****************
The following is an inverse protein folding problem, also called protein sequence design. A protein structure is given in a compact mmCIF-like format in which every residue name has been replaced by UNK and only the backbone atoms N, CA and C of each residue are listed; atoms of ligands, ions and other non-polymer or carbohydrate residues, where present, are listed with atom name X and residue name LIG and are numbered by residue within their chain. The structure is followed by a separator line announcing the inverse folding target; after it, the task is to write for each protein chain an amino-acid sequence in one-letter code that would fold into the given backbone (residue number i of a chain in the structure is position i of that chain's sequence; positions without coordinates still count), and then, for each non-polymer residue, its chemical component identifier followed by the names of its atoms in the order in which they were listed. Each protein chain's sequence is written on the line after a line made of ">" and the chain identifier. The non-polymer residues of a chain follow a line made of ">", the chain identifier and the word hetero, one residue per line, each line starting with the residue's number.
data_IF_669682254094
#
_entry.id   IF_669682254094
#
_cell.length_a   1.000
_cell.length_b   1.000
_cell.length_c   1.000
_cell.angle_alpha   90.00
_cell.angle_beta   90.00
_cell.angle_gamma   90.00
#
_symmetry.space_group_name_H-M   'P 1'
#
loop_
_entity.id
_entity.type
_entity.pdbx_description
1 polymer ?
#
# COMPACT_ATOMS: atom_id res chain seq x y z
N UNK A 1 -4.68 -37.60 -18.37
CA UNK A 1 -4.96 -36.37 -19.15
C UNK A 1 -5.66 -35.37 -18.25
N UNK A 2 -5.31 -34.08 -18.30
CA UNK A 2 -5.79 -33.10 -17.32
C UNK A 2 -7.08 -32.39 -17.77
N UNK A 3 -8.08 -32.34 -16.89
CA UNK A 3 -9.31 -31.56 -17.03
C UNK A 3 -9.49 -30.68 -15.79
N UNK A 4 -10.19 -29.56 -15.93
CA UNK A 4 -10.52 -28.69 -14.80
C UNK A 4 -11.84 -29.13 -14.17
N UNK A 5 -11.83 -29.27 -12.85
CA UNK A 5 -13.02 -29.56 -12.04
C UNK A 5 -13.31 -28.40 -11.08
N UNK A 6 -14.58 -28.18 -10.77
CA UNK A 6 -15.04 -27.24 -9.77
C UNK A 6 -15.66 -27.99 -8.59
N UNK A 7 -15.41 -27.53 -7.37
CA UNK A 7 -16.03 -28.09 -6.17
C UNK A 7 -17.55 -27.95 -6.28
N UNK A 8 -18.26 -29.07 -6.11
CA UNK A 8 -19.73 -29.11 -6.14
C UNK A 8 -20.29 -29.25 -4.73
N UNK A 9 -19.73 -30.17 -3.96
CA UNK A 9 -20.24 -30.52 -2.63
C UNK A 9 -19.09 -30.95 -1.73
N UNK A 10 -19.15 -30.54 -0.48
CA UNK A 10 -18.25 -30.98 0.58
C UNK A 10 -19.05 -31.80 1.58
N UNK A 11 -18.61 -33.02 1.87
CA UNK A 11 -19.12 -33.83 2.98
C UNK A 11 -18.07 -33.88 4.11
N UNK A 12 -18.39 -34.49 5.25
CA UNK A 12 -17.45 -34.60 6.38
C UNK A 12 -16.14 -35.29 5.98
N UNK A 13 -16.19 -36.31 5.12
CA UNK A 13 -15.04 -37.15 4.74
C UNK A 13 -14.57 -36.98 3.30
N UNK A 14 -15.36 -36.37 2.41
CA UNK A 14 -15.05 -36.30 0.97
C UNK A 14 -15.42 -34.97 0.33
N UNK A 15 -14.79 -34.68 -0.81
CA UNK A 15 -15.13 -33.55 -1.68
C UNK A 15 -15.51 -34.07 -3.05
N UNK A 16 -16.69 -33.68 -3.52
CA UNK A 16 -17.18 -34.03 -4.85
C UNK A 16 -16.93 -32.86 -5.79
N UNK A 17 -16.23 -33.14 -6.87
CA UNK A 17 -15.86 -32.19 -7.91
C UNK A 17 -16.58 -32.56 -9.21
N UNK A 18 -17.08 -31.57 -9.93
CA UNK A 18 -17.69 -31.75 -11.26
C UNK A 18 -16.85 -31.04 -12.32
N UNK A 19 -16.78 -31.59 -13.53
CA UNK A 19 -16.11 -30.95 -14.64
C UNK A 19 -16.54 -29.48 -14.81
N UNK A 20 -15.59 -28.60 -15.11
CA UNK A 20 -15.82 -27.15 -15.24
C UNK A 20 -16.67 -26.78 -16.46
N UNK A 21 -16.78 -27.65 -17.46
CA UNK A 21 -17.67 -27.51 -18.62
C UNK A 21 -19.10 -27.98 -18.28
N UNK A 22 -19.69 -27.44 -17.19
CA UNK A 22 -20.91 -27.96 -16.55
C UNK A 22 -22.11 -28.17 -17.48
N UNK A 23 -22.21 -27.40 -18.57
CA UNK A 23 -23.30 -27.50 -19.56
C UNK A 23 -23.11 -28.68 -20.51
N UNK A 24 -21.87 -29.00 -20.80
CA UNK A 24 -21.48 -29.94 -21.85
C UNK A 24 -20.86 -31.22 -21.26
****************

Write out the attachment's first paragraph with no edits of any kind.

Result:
The following is an inverse protein folding problem, also called protein sequence design. A protein structure is given in a compact mmCIF-like format in which every residue name has been replaced by UNK and only the backbone atoms N, CA and C of each residue are listed; atoms of ligands, ions and other non-polymer or carbohydrate residues, where present, are listed with atom name X and residue name LIG and are numbered by residue within their chain. The structure is followed by a separator line announcing the inverse folding target; after it, the task is to write for each protein chain an amino-acid sequence in one-letter code that would fold into the given backbone (residue number i of a chain in the structure is position i of that chain's sequence; positions without coordinates still count), and then, for each non-polymer residue, its chemical component identifier followed by the names of its atoms in the order in which they were listed. Each protein chain's sequence is written on the line after a line made of ">" and the chain identifier. The non-polymer residues of a chain follow a line made of ">", the chain identifier and the word hetero, one residue per line, each line starting with the residue's number.